“To be more in touch with more of one’s subpersonalities” does not imply unity or harmony among the subpersonalities, but only that “I” is empathically connected to each one of them. This view is also echoed by the developmental research of Daniel Stern (1985), who understands human growth as the unfoldment of different “selves” which remain discrete and operational within the healthy adult personality. Gestalt therapist Erving Polster agrees, presenting a notion of synthesis “characterized not by fusion but by the retention of dissonant selves” (Polster, 1995, p. 15). Douglas Richards (1990) goes further still, maintaining that dissociation of parts within the personality can be an important dynamic in spiritual growth as well. So a transcendent-immanent understanding of “I” allows psychosynthesis to relinquish the idea that all parts of the psyche eventually come together into a harmonious union, and to emphasize instead a direct empathic connection between “I” and each of the parts. It is important to say here that a clear sense of “I” may or may not be obvious in working out such a synthesis of the personality. It is not that one must develop a clear, strong sense of identity in order then to engage the different aspects of the personality; a sense of “I” usually emerges gradually as a function of working with the different parts. And in cases of extreme dissociation such as multiple personality disorder, “I” may merely function as the implicit, shared ground of being among “co-conscious” alters working out their relationships. Of course, we need not rule out the harmonious integration of personality aspects, and indeed a shared connection to “I” may in many cases lead to increased harmony and even union among those aspects. The point is that this new understanding of synthesis does not hold union as the prime value or goal, and focuses much more upon the empathic connection between “I” and the various multiplicities which make up the personality. The “glue” of the healthy personality is not a seamless pattern of wholeness forged from multiple parts, but is rather an empathic holding of each part. We have seen that a broadened understanding of synthesis within the personality supports a more accurate representation of Self and Self-realization. In this final section we shall explore the nature of synthesis as it occurs beyond the individual.


John Firman

Psychosynthesis thought has tended to extrapolate the synthesis of the personality to synthesis among people, groups, countries, and even the cosmos itself. Assagioli states the premise of such trans-individual synthesis like this: From a still wider and more comprehensive point of view, universal life itself appears to us as a struggle between multiplicity and unity— a labor and an aspiration towards union. (Assagioli, 1965, p. 31) Assagioli goes on to claim that “the Spirit is working upon and within all creation, shaping it into order, harmony, and beauty, uniting all beings” ultimately into “the Supreme Synthesis” (p. 31). According to this vision, just as the synthesis of the personality led us towards a harmonious unified personality, so our contact with Self should lead towards a trans-individual synthesis which increasingly unites us to a larger whole. However as we have seen above, this understanding of synthesis as a drive towards unity is incomplete and misleading; a broader view holds that synthesis may or may not involve this type of unity. So how might this newly-evolving vision of synthesis be applied to trans-individual psychosynthesis? Synthesis as Relationship At this level beyond the individual the focus is again not simply upon unity, but upon relationship. The fundamental principle of any larger evolutionary process would not be that all beings are drawn into a greater whole, but that all beings are increasingly responding to their direct relationship to Self. As subpersonalities can respond to “I,” but not necessarily form a harmonious union among themselves, so individuals and groups can respond to Self, but not necessarily form a harmonious union among themselves. This relational view of synthesis and Selfrealization implies a relational understanding of trans-individual psychosynthesis as well:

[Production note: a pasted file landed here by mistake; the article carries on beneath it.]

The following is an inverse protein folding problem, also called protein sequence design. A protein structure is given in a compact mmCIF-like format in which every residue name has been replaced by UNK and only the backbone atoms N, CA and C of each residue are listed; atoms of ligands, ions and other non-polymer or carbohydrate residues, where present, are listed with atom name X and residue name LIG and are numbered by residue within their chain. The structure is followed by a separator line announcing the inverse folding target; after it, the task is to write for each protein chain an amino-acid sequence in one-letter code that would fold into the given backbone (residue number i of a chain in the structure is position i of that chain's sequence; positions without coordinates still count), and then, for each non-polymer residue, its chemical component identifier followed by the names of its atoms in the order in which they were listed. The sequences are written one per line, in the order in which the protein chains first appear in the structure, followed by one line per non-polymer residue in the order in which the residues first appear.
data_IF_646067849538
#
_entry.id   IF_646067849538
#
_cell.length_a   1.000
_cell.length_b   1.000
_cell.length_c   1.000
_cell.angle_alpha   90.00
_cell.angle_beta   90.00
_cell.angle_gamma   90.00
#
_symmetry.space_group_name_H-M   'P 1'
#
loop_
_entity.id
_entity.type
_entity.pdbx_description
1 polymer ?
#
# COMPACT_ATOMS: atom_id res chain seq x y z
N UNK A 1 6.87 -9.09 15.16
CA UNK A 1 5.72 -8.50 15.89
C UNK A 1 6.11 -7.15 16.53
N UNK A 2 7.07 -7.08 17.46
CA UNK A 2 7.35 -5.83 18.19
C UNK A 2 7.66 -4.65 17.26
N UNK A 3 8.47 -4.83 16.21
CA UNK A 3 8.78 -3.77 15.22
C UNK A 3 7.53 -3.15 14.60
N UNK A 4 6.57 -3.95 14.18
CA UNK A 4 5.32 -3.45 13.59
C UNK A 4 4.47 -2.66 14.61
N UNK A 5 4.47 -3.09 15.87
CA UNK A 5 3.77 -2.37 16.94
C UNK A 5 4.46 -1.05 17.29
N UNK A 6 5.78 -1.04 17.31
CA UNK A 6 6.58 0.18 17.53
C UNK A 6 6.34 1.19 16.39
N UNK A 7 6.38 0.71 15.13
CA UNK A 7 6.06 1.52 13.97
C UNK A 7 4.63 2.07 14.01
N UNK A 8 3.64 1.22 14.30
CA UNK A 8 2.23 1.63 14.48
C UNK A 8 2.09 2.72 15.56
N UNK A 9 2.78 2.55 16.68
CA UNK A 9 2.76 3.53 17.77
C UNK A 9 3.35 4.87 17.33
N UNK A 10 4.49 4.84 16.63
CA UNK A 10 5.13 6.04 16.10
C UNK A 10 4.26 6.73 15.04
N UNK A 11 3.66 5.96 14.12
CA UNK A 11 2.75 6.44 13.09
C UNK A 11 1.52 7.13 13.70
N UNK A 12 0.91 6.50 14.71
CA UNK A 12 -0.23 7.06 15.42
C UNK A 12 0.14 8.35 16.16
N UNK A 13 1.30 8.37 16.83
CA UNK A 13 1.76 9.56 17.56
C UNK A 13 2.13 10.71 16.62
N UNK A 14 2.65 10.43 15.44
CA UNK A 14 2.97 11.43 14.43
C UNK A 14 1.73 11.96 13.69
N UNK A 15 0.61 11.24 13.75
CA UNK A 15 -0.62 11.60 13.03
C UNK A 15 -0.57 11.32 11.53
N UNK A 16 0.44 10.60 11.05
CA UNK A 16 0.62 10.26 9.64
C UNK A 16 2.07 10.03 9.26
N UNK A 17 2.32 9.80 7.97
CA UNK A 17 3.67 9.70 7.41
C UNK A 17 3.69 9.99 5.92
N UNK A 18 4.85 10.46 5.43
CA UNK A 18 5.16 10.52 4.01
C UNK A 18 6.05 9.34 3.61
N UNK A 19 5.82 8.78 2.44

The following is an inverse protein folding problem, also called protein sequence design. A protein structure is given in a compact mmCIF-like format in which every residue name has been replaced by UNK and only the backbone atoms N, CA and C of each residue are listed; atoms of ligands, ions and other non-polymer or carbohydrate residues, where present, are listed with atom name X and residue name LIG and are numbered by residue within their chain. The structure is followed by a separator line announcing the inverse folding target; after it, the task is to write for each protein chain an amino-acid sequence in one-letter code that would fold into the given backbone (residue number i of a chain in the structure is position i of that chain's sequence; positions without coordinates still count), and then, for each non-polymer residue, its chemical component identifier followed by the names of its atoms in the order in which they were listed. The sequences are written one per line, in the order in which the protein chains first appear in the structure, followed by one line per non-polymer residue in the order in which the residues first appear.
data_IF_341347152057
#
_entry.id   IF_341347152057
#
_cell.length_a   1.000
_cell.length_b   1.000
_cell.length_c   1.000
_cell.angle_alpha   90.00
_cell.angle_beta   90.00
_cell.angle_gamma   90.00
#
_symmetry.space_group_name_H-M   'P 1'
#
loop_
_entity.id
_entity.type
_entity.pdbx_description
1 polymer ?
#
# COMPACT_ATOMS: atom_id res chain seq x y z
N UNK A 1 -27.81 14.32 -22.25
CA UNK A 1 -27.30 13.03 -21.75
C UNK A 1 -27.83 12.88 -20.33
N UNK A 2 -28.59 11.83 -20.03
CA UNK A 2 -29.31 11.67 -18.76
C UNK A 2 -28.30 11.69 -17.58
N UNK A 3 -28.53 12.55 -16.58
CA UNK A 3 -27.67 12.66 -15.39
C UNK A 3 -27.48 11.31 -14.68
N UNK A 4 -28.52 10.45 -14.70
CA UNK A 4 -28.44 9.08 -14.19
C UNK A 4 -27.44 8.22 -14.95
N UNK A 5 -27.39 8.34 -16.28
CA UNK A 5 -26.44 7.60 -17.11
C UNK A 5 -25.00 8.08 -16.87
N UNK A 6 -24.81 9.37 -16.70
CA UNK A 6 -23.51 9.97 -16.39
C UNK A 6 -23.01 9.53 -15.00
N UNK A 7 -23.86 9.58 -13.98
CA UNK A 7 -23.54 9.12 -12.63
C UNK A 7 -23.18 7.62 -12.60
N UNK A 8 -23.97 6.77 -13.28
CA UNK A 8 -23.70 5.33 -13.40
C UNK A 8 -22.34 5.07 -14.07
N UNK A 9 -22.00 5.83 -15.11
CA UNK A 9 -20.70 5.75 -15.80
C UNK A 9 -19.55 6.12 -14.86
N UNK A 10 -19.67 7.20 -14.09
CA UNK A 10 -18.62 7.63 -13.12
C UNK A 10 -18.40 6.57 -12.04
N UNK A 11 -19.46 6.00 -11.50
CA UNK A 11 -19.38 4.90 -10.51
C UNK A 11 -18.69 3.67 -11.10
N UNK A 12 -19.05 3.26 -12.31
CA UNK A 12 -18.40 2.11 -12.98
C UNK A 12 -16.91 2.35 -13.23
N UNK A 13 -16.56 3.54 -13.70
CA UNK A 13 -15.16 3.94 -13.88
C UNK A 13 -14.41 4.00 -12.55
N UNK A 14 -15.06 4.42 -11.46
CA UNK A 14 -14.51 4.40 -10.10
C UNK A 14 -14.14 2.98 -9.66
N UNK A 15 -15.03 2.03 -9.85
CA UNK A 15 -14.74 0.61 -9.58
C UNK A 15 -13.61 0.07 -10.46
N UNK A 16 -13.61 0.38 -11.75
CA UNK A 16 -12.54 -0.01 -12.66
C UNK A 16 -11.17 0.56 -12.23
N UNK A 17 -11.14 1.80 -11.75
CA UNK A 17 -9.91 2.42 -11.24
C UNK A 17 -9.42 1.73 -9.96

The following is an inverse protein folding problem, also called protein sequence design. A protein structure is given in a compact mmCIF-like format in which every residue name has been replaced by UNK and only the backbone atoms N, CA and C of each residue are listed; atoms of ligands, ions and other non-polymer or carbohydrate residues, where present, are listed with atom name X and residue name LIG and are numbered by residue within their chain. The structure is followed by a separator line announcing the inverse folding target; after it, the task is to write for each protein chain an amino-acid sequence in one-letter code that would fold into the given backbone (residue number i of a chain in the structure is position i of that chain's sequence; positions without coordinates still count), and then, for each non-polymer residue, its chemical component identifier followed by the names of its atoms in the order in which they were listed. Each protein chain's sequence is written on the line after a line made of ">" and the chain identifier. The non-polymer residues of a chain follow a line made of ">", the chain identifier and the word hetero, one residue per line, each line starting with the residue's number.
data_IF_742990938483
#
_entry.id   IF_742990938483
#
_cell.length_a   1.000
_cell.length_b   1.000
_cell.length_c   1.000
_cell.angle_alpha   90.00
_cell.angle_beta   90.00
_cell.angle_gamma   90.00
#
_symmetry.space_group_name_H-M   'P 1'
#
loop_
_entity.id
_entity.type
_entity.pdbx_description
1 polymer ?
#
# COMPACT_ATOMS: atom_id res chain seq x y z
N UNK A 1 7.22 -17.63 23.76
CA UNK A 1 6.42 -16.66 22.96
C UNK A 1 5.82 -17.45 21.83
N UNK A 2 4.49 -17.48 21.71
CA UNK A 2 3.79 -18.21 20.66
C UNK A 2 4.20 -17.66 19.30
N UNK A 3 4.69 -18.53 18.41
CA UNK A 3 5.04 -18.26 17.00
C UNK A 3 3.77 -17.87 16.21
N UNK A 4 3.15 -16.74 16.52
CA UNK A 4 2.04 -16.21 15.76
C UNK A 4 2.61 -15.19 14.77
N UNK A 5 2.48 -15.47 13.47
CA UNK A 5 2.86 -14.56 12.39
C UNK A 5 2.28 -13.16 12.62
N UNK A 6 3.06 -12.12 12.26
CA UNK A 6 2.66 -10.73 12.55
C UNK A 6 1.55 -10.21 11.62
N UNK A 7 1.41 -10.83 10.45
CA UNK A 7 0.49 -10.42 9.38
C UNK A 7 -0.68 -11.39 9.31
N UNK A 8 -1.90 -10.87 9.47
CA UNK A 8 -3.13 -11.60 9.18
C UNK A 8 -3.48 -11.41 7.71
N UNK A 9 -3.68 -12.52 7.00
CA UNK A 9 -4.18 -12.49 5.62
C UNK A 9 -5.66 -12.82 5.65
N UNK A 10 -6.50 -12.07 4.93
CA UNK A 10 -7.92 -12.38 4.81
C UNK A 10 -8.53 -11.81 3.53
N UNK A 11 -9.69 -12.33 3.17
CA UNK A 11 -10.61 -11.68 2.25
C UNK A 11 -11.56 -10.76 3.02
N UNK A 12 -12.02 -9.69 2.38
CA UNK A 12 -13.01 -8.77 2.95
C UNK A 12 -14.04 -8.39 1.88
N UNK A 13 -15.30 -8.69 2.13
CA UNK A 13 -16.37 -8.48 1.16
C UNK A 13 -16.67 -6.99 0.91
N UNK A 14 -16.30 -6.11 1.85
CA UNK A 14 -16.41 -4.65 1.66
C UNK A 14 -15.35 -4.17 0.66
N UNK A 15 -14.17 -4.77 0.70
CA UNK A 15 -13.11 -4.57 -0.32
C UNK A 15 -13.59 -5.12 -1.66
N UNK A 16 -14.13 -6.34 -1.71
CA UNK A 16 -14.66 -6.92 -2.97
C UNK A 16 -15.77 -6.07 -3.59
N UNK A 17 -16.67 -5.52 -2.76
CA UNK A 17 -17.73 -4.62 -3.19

Self and Self-Realization Perhaps the term “psycho-synthesis” can be thought to denote the process of synthesis or union based upon a relationship to Self, with no necessary implication of specific psychological or social unification at all. Again, it is the personal I-Self relationship here which is forefront. One may tread the way of disintegration or wholeness at different times in Self-realization—it all depends on whither the relationship leads. We may think of psychosynthesis then, as the process by which we develop an ongoing relationship and at times communion with Self. This relationship with Self may in turn at times allow the experience of union or connection with all things— whether or not we and those things are fragmented or whole, in harmony or conflict. Thus, this union is not a far-off goal at the end of an evolutionary process which will establish a harmonious planetary or cosmic synthesis. This is a type of union which exists now, right in the midst of current personal and world crises. (Firman, 1991, pp. 95-96)